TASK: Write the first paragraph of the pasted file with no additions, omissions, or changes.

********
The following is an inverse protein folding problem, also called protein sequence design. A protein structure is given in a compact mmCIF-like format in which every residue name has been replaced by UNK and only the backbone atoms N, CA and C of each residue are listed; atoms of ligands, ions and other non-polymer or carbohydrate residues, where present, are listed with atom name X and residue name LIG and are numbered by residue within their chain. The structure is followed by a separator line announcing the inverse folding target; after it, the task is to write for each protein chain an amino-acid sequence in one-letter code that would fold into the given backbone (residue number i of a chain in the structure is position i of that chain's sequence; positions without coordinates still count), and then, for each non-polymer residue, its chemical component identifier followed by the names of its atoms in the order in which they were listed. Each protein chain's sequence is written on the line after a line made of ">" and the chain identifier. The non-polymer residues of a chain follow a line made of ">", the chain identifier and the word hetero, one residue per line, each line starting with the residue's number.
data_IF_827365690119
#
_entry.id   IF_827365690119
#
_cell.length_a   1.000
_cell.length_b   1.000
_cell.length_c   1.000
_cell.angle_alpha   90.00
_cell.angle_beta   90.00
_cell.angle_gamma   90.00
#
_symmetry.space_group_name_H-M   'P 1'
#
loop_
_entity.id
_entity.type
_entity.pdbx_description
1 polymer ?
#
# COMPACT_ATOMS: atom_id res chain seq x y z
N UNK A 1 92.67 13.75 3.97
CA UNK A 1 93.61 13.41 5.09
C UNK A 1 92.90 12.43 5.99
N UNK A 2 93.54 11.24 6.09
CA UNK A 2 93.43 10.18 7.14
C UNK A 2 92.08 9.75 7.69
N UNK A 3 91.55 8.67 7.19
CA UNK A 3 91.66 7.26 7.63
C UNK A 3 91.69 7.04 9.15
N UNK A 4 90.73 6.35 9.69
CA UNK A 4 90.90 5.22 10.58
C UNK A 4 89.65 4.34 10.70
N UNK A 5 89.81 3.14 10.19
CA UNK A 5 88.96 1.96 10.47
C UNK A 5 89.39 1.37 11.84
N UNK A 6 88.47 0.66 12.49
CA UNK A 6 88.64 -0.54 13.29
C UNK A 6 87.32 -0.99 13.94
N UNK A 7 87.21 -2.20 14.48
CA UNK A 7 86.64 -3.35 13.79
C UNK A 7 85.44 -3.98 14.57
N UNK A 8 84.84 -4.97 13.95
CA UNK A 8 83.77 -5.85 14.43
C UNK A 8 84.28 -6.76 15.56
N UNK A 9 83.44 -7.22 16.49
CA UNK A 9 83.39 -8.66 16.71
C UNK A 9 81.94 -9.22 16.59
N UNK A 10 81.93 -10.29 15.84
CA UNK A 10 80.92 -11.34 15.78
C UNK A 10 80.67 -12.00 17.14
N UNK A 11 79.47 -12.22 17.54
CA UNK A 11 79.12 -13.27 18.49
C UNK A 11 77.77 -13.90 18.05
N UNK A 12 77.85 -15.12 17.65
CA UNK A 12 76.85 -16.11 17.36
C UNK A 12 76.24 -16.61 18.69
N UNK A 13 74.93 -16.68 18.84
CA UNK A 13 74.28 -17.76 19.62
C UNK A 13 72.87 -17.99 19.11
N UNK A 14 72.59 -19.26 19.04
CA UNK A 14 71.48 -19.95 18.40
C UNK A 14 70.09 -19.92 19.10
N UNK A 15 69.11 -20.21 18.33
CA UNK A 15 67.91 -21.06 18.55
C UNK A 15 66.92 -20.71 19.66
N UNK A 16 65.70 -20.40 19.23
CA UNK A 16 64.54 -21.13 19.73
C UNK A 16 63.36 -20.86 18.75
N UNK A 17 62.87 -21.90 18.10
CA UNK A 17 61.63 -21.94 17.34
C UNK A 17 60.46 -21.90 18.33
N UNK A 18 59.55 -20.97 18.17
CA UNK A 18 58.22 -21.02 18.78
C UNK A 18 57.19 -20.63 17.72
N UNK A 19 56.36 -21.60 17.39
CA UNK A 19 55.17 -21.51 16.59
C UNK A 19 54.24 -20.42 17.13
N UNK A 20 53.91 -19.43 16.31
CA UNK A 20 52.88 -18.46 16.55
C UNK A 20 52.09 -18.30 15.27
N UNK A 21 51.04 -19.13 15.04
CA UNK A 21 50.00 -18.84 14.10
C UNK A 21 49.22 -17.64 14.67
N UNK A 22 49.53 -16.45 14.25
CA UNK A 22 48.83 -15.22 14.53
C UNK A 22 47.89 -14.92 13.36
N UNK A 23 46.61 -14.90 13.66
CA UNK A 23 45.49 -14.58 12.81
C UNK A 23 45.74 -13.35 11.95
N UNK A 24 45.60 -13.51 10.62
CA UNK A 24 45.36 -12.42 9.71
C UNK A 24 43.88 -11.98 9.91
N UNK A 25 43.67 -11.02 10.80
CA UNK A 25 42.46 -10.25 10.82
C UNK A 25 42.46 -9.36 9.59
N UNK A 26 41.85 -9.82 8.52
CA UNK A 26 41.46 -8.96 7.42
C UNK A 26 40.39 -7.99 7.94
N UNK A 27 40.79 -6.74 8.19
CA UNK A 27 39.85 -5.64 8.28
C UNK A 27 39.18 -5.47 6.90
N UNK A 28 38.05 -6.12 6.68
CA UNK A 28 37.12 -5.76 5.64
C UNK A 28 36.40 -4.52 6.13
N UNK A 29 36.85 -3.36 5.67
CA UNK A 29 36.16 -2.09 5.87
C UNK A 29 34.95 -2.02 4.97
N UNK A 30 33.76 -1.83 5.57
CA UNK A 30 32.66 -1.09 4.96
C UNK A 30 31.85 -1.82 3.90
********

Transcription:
The following is an inverse protein folding problem, also called protein sequence design. A protein structure is given in a compact mmCIF-like format in which every residue name has been replaced by UNK and only the backbone atoms N, CA and C of each residue are listed; atoms of ligands, ions and other non-polymer or carbohydrate residues, where present, are listed with atom name X and residue name LIG and are numbered by residue within their chain. The structure is followed by a separator line announcing the inverse folding target; after it, the task is to write for each protein chain an amino-acid sequence in one-letter code that would fold into the given backbone (residue number i of a chain in the structure is position i of that chain's sequence; positions without coordinates still count), and then, for each non-polymer residue, its chemical component identifier followed by the names of its atoms in the order in which they were listed. Each protein chain's sequence is written on the line after a line made of ">" and the chain identifier. The non-polymer residues of a chain follow a line made of ">", the chain identifier and the word hetero, one residue per line, each line starting with the residue's number.